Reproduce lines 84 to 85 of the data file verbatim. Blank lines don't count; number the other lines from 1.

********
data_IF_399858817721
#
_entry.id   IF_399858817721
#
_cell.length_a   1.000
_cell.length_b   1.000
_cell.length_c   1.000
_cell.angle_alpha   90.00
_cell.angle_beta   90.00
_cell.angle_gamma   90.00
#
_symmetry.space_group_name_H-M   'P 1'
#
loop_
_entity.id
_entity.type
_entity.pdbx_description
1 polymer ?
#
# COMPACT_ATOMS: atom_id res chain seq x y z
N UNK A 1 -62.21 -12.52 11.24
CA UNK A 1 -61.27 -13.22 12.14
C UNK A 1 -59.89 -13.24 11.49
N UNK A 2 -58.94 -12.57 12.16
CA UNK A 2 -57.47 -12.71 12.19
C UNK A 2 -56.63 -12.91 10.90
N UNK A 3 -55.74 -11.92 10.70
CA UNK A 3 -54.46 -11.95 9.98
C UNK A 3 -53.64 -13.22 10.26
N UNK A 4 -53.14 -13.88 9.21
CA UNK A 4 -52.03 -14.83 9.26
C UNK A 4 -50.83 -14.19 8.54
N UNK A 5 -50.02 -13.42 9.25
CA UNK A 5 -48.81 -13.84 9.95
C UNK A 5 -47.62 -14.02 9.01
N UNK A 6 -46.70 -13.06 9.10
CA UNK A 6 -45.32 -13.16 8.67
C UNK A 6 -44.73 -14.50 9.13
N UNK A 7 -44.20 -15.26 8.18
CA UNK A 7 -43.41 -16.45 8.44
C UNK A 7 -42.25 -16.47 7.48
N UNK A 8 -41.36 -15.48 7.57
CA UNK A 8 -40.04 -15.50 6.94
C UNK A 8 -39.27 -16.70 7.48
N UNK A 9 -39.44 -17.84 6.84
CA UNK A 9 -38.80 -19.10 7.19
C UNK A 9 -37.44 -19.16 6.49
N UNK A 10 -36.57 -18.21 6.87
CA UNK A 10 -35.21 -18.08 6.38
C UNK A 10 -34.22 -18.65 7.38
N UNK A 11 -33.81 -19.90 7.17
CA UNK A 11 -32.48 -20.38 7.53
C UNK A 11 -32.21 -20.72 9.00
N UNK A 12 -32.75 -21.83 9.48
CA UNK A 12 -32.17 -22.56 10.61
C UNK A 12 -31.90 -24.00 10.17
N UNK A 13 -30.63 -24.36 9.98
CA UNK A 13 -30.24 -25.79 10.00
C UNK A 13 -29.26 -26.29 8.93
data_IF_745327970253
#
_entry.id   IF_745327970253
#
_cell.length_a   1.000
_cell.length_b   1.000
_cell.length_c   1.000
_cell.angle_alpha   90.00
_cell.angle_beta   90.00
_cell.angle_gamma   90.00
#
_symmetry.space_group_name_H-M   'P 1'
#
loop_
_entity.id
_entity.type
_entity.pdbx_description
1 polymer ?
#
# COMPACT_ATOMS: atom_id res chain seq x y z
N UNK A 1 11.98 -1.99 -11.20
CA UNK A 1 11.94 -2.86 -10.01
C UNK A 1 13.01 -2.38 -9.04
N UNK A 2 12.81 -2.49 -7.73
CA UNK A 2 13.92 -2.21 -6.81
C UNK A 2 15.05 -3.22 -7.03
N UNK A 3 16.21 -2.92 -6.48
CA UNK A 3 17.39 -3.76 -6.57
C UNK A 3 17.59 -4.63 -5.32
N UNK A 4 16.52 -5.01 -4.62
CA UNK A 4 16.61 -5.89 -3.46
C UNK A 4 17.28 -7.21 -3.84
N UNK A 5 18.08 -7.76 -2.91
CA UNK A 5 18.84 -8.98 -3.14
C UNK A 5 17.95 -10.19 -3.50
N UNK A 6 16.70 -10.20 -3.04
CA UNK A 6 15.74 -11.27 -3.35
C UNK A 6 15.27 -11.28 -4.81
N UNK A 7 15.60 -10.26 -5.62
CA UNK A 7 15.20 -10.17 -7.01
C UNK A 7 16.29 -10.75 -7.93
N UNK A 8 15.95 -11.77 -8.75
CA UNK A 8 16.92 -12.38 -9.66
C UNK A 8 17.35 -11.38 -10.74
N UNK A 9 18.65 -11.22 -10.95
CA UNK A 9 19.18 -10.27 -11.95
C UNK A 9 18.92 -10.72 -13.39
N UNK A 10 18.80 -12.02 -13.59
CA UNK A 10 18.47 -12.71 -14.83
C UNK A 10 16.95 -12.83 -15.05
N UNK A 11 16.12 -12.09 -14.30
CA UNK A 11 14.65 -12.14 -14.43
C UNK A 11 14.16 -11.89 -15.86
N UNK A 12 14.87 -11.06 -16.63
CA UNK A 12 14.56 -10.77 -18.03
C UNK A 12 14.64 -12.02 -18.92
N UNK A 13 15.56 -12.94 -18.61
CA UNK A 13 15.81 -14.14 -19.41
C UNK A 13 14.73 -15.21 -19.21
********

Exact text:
CA UNK A 2 13.92 -2.21 -6.81
C UNK A 2 15.05 -3.22 -7.03